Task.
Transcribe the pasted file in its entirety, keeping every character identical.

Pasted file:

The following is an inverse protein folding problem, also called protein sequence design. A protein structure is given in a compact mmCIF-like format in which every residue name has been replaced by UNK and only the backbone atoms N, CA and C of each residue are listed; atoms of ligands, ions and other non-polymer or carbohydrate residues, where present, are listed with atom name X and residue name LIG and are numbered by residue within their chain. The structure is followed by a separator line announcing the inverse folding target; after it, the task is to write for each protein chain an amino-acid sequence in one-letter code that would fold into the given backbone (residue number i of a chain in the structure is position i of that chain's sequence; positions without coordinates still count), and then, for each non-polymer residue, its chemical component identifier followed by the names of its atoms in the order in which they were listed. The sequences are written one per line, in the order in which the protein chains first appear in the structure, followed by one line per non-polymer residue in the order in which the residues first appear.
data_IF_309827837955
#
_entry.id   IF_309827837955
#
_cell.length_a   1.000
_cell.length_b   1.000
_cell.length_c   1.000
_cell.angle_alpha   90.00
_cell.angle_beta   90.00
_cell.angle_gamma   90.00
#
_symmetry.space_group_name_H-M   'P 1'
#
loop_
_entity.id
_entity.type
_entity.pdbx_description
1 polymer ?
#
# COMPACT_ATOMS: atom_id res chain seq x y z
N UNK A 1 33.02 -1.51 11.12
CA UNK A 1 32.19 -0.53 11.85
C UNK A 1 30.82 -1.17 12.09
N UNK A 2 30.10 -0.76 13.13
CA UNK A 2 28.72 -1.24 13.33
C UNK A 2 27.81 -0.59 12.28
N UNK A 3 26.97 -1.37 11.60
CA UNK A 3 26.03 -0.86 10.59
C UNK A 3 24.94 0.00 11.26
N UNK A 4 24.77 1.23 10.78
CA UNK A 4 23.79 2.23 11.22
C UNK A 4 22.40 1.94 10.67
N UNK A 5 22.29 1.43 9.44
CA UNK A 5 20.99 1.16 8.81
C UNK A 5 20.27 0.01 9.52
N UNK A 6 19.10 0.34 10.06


The following is an inverse protein folding problem, also called protein sequence design. A protein structure is given in a compact mmCIF-like format in which every residue name has been replaced by UNK and only the backbone atoms N, CA and C of each residue are listed; atoms of ligands, ions and other non-polymer or carbohydrate residues, where present, are listed with atom name X and residue name LIG and are numbered by residue within their chain. The structure is followed by a separator line announcing the inverse folding target; after it, the task is to write for each protein chain an amino-acid sequence in one-letter code that would fold into the given backbone (residue number i of a chain in the structure is position i of that chain's sequence; positions without coordinates still count), and then, for each non-polymer residue, its chemical component identifier followed by the names of its atoms in the order in which they were listed. The sequences are written one per line, in the order in which the protein chains first appear in the structure, followed by one line per non-polymer residue in the order in which the residues first appear.
data_IF_309827837955
#
_entry.id   IF_309827837955
#
_cell.length_a   1.000
_cell.length_b   1.000
_cell.length_c   1.000
_cell.angle_alpha   90.00
_cell.angle_beta   90.00
_cell.angle_gamma   90.00
#
_symmetry.space_group_name_H-M   'P 1'
#
loop_
_entity.id
_entity.type
_entity.pdbx_description
1 polymer ?
#
# COMPACT_ATOMS: atom_id res chain seq x y z
N UNK A 1 33.02 -1.51 11.12
CA UNK A 1 32.19 -0.53 11.85
C UNK A 1 30.82 -1.17 12.09
N UNK A 2 30.10 -0.76 13.13
CA UNK A 2 28.72 -1.24 13.33
C UNK A 2 27.81 -0.59 12.28
N UNK A 3 26.97 -1.37 11.60
CA UNK A 3 26.03 -0.86 10.59
C UNK A 3 24.94 0.00 11.26
N UNK A 4 24.77 1.23 10.78
CA UNK A 4 23.79 2.23 11.22
C UNK A 4 22.40 1.94 10.67
N UNK A 5 22.29 1.43 9.44
CA UNK A 5 20.99 1.16 8.81
C UNK A 5 20.27 0.01 9.52
N UNK A 6 19.10 0.34 10.06